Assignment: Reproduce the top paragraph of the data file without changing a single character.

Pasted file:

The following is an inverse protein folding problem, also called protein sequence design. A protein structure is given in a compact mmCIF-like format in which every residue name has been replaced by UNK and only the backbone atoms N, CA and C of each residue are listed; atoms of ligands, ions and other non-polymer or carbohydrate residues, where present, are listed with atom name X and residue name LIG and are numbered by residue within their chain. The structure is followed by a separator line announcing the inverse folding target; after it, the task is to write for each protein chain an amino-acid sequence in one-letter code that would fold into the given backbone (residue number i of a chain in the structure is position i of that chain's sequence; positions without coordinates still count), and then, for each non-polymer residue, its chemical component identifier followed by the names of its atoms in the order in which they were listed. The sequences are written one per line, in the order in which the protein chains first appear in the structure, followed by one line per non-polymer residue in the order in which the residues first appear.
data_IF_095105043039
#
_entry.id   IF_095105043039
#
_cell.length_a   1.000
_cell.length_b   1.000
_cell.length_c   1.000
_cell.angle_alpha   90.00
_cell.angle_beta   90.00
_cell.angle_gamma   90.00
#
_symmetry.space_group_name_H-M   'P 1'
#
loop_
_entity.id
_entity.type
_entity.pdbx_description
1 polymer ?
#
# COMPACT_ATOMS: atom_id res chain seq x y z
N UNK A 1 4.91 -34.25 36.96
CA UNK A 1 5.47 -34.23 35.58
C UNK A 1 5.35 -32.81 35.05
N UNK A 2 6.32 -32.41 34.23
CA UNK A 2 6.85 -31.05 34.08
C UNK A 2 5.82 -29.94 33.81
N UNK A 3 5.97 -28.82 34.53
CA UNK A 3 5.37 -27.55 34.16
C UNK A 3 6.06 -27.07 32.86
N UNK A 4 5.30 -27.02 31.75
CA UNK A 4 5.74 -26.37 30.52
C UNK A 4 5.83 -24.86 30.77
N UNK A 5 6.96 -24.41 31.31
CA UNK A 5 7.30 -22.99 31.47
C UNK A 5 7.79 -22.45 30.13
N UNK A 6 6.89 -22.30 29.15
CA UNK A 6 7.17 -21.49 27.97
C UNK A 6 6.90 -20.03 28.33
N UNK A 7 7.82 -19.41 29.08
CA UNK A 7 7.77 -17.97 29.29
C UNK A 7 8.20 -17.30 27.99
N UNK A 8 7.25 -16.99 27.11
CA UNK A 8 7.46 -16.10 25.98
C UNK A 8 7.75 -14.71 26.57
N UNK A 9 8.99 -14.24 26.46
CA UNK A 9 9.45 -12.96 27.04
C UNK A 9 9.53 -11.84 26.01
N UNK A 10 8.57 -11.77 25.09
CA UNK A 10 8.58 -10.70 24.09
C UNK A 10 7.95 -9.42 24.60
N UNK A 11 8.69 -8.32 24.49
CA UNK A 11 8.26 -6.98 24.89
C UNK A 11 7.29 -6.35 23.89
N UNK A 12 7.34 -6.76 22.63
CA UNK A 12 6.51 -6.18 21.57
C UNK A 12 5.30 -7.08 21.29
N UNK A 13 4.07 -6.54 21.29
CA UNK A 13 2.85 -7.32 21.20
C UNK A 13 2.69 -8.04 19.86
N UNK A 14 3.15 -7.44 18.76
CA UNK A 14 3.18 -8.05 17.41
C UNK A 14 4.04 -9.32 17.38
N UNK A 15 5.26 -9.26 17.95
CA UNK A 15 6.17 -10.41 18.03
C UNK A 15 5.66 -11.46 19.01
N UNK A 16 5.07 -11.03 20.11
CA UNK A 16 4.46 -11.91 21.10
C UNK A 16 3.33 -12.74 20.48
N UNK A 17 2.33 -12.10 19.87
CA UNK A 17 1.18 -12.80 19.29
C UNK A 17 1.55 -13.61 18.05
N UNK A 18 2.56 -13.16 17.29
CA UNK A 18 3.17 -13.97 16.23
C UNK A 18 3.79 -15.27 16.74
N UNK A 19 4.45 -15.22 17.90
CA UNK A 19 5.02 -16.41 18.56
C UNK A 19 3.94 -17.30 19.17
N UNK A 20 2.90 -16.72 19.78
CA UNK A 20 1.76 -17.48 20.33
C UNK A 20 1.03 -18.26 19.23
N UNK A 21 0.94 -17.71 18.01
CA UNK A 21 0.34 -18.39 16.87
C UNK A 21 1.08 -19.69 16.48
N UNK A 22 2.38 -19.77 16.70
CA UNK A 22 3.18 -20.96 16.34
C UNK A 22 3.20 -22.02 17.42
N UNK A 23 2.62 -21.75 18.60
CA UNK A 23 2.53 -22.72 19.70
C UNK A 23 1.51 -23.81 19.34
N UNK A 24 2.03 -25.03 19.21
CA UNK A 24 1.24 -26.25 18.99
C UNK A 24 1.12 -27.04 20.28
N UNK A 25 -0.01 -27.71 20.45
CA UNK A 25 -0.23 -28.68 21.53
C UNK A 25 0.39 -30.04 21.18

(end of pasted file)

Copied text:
The following is an inverse protein folding problem, also called protein sequence design. A protein structure is given in a compact mmCIF-like format in which every residue name has been replaced by UNK and only the backbone atoms N, CA and C of each residue are listed; atoms of ligands, ions and other non-polymer or carbohydrate residues, where present, are listed with atom name X and residue name LIG and are numbered by residue within their chain. The structure is followed by a separator line announcing the inverse folding target; after it, the task is to write for each protein chain an amino-acid sequence in one-letter code that would fold into the given backbone (residue number i of a chain in the structure is position i of that chain's sequence; positions without coordinates still count), and then, for each non-polymer residue, its chemical component identifier followed by the names of its atoms in the order in which they were listed. The sequences are written one per line, in the order in which the protein chains first appear in the structure, followed by one line per non-polymer residue in the order in which the residues first appear.